Science Fiction is probably the most widely recommended genre in our Slack Streaming-TV-Film chat, but it turns out that, within the team, there’s a mixed understanding of what actually defines a sci-fi story.
Does sci-fi require aliens?
Broadly, science fiction is speculative fiction that deals with imaginative and futuristic concepts such as advanced science and technology, space exploration, time travel, parallel universes, and extraterrestrial life. But does it need aliens in it? Apparently not. That’s the conclusion we came to after a long discussion about some of our favourite movies and what genre they fell into.
If we agree that one of the defining characteristics of sci-fi is its incorporation of technology and scientific concepts that are not currently possible in the real world, then Back to the Future is definitely sci-fi, although some of the ‘sci-fi haters’ in the studio confessed to loving it.
Often sci-fi explores the potential consequences of these technical advancements, on society and the individual. That’s obvious in a movie like Avatar, which deals with the ethical implications around the ability to transfer human consciousness into another host to create a new being. But could it also be an underlying theme in BTTF when Marty’s ‘present’ future is under threat because of the changes he’s making in the past to the time/space continuum?
“You may think you don’t like sci-fi but I bet if you start to name a few of your favourite films, some of them fit into a sci-fi sub-genre.”
Is a parallel universe always sci-fi?
Another defining aspect of sci-fi is its focus on exploration and discovery. Whether it’s exploring the vast reaches of outer space or delving into the mysterious inner workings of the human mind, sci-fi is often concerned with pushing the boundaries of what is currently known and understood. This can include stories about first contact with alien lifeforms, the colonisation of other planets, or the discovery of parallel universes.
The Alien and Predator series fit easily into this concept, but when we start to think about parallel universes, Phillip Pullman’s His Dark Materials series could easily sit here too. And what about something like Sliding Doors, whose plot relies on a parallel universe? That, we decided, is not sci-fi, but rather the writer’s plot device for presenting an alternate life.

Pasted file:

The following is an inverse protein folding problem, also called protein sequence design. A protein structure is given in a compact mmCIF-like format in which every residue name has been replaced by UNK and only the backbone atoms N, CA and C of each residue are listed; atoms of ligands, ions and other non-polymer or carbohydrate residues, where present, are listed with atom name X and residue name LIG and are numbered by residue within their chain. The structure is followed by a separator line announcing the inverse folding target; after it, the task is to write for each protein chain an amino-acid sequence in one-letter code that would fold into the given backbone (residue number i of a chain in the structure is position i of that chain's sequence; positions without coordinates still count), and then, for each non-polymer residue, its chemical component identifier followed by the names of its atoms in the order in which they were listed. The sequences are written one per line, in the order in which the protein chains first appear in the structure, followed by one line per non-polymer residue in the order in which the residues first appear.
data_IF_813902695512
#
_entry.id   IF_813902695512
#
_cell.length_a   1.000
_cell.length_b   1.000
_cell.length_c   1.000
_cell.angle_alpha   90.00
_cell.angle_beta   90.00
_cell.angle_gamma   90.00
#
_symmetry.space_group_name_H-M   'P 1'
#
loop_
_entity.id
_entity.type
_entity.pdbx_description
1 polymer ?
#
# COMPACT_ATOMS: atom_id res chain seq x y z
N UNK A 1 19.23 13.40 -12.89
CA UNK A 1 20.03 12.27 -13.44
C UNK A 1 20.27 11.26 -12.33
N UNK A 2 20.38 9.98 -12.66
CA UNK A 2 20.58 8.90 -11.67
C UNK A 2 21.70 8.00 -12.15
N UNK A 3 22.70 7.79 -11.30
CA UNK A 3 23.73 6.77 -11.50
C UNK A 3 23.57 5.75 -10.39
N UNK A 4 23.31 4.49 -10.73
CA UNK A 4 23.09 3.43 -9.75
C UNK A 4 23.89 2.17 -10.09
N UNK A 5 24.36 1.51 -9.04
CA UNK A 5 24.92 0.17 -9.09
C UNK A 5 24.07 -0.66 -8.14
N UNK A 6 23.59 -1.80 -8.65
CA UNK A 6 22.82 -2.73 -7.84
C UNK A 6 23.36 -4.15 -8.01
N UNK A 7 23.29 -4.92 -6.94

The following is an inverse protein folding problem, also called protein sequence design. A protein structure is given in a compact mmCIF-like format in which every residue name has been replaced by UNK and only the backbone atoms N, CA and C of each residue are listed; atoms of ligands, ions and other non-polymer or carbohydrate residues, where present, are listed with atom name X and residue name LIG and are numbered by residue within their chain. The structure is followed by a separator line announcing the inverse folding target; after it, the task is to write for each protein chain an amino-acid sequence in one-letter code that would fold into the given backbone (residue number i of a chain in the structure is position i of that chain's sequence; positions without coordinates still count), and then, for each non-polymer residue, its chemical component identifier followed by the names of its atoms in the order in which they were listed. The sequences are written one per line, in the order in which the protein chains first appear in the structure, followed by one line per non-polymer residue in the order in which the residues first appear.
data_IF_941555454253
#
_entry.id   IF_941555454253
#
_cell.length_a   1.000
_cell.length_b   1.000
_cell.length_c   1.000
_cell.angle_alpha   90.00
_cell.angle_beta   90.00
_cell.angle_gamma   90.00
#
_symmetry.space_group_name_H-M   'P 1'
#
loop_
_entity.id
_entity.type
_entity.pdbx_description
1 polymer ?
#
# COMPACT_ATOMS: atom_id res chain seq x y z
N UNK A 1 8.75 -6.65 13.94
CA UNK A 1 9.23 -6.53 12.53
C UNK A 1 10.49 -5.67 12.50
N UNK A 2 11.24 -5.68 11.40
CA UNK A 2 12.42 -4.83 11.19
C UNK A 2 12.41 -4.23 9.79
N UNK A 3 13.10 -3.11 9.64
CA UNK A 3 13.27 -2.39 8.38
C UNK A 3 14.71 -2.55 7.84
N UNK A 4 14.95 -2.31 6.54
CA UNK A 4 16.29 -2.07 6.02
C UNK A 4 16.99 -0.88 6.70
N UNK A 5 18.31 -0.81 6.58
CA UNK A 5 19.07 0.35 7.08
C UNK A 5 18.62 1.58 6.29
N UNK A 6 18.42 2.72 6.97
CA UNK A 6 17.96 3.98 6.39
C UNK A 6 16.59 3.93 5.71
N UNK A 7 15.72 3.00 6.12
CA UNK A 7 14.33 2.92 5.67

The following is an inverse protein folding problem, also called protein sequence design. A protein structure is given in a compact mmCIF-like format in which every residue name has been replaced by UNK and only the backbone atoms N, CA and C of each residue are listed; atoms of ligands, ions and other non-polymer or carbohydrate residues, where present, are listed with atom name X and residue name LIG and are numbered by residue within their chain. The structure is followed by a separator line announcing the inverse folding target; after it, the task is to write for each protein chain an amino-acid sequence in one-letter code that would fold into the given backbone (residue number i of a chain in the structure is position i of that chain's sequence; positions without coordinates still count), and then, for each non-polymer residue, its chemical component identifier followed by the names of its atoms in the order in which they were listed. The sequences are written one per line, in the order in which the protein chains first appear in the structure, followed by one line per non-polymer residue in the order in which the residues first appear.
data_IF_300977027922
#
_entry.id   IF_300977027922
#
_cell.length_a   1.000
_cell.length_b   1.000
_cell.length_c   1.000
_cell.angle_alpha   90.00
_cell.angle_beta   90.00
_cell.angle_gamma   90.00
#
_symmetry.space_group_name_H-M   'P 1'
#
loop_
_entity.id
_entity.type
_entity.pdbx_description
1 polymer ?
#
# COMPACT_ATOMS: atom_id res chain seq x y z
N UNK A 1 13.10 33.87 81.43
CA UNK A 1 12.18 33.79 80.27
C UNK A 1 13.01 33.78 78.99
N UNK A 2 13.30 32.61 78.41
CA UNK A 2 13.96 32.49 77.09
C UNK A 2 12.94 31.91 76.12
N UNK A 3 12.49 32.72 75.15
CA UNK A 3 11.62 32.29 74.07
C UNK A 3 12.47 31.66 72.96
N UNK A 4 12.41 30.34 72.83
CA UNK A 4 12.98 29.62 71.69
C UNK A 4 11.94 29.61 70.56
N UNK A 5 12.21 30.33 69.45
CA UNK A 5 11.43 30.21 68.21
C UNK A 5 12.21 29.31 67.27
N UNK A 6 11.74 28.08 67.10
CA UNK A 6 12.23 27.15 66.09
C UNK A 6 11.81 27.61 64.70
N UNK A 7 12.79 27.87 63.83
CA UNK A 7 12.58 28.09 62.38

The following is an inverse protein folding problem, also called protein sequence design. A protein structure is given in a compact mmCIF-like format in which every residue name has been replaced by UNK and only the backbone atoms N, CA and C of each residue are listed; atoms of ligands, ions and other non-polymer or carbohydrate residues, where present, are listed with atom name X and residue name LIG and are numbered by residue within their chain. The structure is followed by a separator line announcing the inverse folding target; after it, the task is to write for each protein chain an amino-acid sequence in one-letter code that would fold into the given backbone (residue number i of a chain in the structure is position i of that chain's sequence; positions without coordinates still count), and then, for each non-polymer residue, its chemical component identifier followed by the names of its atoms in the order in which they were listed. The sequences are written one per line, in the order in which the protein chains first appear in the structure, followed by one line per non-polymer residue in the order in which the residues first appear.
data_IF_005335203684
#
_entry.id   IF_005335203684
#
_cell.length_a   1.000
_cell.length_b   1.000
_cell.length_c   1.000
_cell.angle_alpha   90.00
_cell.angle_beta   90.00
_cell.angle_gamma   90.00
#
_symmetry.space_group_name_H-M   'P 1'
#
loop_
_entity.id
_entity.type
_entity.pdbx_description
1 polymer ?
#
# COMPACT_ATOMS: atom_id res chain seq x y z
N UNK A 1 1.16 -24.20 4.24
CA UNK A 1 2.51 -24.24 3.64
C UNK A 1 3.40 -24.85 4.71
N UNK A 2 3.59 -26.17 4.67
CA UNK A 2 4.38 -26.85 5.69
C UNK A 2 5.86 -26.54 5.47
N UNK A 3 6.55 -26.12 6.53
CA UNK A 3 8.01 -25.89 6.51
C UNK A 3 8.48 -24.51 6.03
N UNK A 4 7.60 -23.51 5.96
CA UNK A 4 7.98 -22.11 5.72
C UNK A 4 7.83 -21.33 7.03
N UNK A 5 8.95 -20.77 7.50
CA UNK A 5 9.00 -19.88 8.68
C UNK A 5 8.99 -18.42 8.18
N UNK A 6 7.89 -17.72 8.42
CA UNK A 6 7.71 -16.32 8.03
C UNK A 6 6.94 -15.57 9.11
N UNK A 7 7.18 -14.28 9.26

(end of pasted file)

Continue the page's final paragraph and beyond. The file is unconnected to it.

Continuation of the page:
The many sub-genres of sci-fi
Arrann argues that while many films are not strictly sci-fi movies, they do have sci-fi elements. “Sci-fi is a massive genre but it’s made of lots of sub-genres. Super-hero movies are one sub-genre; fantasy is another. There’s apocalyptic sci-fi, dystopian futures, parallel worlds. You may think you don’t like sci-fi but I bet if you start to name a few of your favourite films, some of them fit into a sci-fi sub-genre.”
The relationship between humans and technology, and how the two interact and shape each other is another common theme of sci-fi. It got us thinking about stories that explore the consequences of artificial intelligence, the impact of virtual reality on human society, or the effects of genetic engineering. It also deals with themes of social commentary and political criticism, using futuristic settings and technology as a means to comment on contemporary issues such as war, totalitarianism, and environmental disaster.
That started another debate amongst the team about The Handmaid’s Tale, which certainly has elements of the above. Arrann argues that it’s 100 percent sci-fi, but James remains unconvinced. “No, in my opinion, there has to be some aliens, space or (it’s in the name) science involved to be classed as sci-fi. And as of Season 4 of The Handmaid’s Tale, I haven’t seen any of this!”
And the best sci-fi film of all time is…
As for everyone’s favourite sci-fi movie, Aliens came out top with votes from Arrann, Richard and Dan P (who also chose the Fifth Element as his joint top choice). The rest of the votes were split: Dan B went for a classic – the original Bladerunner. Surprisingly, Hayley was the only one to go for Star Wars. James chose Super8, Wolfy voted for Back to the Future and Lucy went with Interstellar. Julie abstained from voting – even after Arrann’s persuasive argument and our lengthy team discussion in the pub, she refuses to be pigeon-holed by genre.